A Strategy for Going Barefoot with Minimal Transition Soreness
This strategy comes from the work of Pete and Annette Ramey. It is not a 'recipe' for doing a trim. It is a way of thinking about what you are trying to accomplish and what you are going to emphasize when you go to do a trim.
Pete and Annette define the transition period as: The time from when you pull the shoes until the entire white line tightens up and pulls the coffin bone up to its sound position high inside the hoof capsule. You can generally tell when this happens because the horse goes sound on gravel.
We can think of the hoof gradually changing its shape and condition over the course of several months to several years. How long this takes depends on how much internal healing needs to happen, as well as how much movement (miles or km per day) the horse gets during the transition period. Not all changes need to happen in the first trim, and some changes can only happen after a certain amount of internal healing has taken place.
When you decide on a trim strategy, you choose a particular route to the goal of a sound, barefoot hoof, and give top priority to parts of the trim that help the hoof along that route. If something we do will hinder the priority, we omit doing that when we trim.
This is where Pete's experience is so helpful to us. He has worked out by trial and error: what are the first things to deal with in getting a foot rideable after de-shoeing; what things will mostly take care of themselves; and what can, or must, be left for later.
Pete and Annette ended up with white line and sole integrity as their top priority because they found that this route minimizes soreness and allows sound horses to go back to work quickly after pulling the shoes. For comparison, Dr. Strasser most often gives priority to maximizing hoof mechanism in her healing strategy, and emphasizes certain parts of the trim to accomplish that. Note that her trim can be modified to fit any priority, depending on the needs of the individual hoof and the terrain the horse is living on.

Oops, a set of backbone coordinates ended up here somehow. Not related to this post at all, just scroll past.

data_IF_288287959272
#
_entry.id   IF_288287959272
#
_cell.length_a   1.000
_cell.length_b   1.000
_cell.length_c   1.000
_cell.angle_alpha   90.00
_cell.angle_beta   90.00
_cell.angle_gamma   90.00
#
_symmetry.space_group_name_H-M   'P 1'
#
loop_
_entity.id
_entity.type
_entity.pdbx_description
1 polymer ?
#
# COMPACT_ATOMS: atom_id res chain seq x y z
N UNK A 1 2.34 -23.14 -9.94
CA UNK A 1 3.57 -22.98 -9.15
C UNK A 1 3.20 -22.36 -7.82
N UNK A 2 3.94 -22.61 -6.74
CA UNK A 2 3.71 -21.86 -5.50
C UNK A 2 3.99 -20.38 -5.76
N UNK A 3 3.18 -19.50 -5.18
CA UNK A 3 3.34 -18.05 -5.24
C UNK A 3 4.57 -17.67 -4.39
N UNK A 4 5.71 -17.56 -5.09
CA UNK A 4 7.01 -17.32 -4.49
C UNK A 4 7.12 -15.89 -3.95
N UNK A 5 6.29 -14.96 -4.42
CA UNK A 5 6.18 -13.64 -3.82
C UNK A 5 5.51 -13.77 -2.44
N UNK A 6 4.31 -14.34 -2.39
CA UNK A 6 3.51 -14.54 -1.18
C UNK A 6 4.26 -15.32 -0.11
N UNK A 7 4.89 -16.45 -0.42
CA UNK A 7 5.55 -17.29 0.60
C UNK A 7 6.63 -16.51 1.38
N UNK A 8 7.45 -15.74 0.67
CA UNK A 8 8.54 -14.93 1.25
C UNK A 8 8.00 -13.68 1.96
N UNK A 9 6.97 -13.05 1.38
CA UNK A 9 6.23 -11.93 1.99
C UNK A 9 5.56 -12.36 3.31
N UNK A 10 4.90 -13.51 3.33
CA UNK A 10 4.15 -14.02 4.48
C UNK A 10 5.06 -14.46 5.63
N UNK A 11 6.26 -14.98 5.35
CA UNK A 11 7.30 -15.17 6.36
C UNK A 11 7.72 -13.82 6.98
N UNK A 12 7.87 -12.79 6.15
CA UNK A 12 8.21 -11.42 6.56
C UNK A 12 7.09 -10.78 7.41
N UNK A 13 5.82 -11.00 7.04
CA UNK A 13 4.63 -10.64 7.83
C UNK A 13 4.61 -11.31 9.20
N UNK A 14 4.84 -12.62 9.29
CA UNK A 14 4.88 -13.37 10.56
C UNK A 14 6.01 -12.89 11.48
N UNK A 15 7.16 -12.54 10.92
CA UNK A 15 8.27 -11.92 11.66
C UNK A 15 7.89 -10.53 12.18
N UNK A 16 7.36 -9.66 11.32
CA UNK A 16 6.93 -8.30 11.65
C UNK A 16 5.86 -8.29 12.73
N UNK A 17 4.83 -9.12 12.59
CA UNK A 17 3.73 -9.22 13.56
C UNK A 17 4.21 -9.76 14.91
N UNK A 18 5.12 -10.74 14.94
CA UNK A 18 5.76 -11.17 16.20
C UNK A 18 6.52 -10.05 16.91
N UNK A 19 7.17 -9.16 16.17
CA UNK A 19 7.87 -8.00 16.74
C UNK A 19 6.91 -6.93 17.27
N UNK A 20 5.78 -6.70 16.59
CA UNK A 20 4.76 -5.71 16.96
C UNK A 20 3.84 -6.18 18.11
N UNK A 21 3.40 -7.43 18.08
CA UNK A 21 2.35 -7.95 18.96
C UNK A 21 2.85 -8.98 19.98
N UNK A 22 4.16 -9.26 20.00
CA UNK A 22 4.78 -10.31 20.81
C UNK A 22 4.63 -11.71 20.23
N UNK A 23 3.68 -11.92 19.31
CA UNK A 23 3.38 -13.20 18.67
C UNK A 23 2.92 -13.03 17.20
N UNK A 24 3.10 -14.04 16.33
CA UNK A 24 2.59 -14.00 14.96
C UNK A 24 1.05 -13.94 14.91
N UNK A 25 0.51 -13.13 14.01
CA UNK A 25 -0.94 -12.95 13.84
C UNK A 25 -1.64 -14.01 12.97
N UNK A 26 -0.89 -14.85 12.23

The back-to-work strategy includes these points:
1) White line
The 'white line' refers to the laminae (like a layer of living Velcro) that hold the coffin bone firmly up against the inside surface of the hoof capsule. They look like the 'gills' on the underside of a mushroom. There is a set growing from the laminar corium on the coffin bone, and another set on the inside of the hoof wall; the two sides interlock for a strong connection.
Actually the white line is often a yellowish color, or sometimes a pinkish color due to blood serum seeping into it when it stretches; a separated white line looks dark or black. What you see that actually looks white is the 'water line', an un-pigmented layer of the hoof wall, which is just outside of the white line. In a naturally worn hoof, it is the water line that contacts the ground (on a flat surface).
When you pull the shoes off a horse, it's safe to assume that the white line is stretched and/or separated, and that the quality of the laminar tissue is poor, due to reduced circulation in the shod hoof. The white line suspends the coffin bone from the inside of the hoof wall, and 'holds the whole foot together'. It's painful when ground pressure on the hoof wall pries on it at every step, like lifting up really hard on your fingernail. The top priority is to remove ground-pressure stresses on the white line so that it is not painful and is protected from stretching any more.